Harrison, Commissioner Hodder, and Kettle Man ringing bells outside

Territorial Commander fulfills Spokane teen’s birthday wish

Commissioner Kenneth G. Hodder travels to Spokane to bell-ring with autistic teen.

Western Territorial Commander Commissioner Kenneth G. Hodder fulfilled 16-year-old Harrison Armstrong’s birthday wish when he traveled to Spokane, Washington, Dec. 16 to stand kettle with him. 

It began as a simple letter of request from the autistic teen, who turns 17 on Christmas Eve. He wrote to Hodder, asking if he would travel to Spokane to ring a bell with him at The Salvation Army’s red kettle. Armstrong is passionate about the Army and its work.

Stationed in Southern California, the Territorial Commander is typically fully booked overseeing The Salvation Army’s outreach and operations throughout the Western Territory. Hodder, however, made it happen. Touched by the letter, he decided to travel to Spokane, and on Dec. 16 he and Armstrong stood kettle together for an hour—12:30–1:30 p.m.—at the Wandermere Fred Meyer store. 

Commissioner Hodder and Harrison speaking together at kettle

“To receive a request like this was very special,” Hodder said. “Quite honestly, this has made my Christmas. When we received word about two weeks ago that he wanted me to come, I made sure that we changed all of our schedules to make it happen.”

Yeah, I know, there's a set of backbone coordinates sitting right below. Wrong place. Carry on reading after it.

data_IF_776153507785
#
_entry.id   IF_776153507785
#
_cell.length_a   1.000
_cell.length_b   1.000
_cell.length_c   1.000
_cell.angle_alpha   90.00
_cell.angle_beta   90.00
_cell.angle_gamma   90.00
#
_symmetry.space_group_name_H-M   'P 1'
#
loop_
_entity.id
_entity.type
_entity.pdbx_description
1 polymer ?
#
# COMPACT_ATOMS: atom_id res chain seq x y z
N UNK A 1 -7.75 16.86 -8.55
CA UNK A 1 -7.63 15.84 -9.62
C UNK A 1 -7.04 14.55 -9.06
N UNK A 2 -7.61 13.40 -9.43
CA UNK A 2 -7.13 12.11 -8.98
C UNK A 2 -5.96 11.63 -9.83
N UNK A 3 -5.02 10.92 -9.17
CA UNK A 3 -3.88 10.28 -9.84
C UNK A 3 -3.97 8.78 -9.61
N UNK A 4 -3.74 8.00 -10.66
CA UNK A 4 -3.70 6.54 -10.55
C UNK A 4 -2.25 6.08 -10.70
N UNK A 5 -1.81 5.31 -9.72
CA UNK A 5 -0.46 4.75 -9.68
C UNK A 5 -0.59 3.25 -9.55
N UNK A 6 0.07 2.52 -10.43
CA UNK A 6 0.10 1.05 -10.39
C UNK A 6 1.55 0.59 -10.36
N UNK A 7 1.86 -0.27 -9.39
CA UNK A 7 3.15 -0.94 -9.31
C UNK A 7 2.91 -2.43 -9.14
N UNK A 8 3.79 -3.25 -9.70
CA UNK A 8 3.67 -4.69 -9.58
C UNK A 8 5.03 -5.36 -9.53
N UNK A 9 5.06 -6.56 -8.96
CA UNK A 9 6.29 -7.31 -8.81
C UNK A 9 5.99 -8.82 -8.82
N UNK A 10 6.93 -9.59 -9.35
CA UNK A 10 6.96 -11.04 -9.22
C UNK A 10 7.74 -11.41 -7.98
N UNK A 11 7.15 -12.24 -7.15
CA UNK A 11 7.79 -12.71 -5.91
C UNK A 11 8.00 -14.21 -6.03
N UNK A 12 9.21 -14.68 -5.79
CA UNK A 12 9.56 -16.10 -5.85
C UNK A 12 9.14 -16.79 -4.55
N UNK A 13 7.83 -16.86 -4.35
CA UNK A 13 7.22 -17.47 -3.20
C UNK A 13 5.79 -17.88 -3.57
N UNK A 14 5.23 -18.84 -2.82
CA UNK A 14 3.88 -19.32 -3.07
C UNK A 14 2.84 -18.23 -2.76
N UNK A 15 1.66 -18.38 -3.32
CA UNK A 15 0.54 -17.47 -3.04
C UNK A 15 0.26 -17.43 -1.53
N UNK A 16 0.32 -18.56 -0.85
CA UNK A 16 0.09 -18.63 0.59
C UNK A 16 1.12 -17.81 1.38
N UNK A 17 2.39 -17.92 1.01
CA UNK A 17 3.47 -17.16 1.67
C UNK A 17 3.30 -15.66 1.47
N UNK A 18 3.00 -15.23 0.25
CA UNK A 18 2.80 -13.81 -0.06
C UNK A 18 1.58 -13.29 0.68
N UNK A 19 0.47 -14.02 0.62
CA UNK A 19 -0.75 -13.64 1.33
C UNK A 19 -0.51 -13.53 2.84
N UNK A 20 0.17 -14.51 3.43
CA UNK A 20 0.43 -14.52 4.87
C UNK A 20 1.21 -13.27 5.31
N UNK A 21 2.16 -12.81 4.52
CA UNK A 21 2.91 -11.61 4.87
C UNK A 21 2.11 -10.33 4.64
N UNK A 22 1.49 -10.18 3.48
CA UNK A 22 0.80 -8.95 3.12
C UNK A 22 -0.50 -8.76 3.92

A junior at Ferris High School, Armstrong is active in The Salvation Army and has been ringing bells as a volunteer for years; his mother has been Spokane’s kettle coordinator for five years. Any time there’s a volunteer opportunity, Armstrong—and his parents—are there. He had already met Hodder twice before.

Hodder called Armstrong a “good friend” and said that “to see his mom and his dad, and all the wonderful people of the Spokane Corps—it’s been a special experience.”

Commissioner Hodder, Harrison, and child ringing kettle bells outside

Hodder emphasized that everyone can make a difference.

“Everyone has a role to play,” he said. Everyone can reach out to others. So, to see that Harrison was interested in ringing bells, and that I had an opportunity to do it with him, that’s what makes it special to me.” 

Spokane Citadel Corps Officer Major Ken Perine said it was “pretty amazing” that Hodder would take the time to fulfill Harrison’s request.

man donating to red kittle

“It’s a very special day to see Harrison’s wish come true and to see the Commissioner take time out of his very busy schedule to come all the way up to Spokane just to spend time with Harrison,” Perine said.

Together, Armstrong and Hodder raised $434.94 in the one hour they rang the bell.

Armstrong said he had a good time.

Commissioner Hodder and Harrison ringing at the kettle


“We had fun; we rang together,” he said. “I’m glad he came. I want to say thank you to the Commissioner.”

Meanwhile, Hodder counted it a privilege to ring the bell with Armstrong. 

“I have never received any request like this in my life,” he said. “It makes me feel very special to have received one.” 

To Northwest Divisional Commander Lt. Colonel Bill Dickinson, this event epitomized the spirit of Christmas.

Commissioner Hodder, Harrison, Kettle Man, and Lt. Colonel Bill Dickinson at kettle


“I’ve never seen anything like this,” Dickinson said. “The message of Christmas is to give to others. We’ve seen it in Harrison who’s volunteered for The Salvation Army, who does countless hours and gives of his time and all that he is to help and serve other people. And we see it in our Commissioner today, who’s traveled all this way to give a special gift to Harrison. [Commissioner Hodder] is a servant leader. We can have a good example in that. Merry Christmas.”


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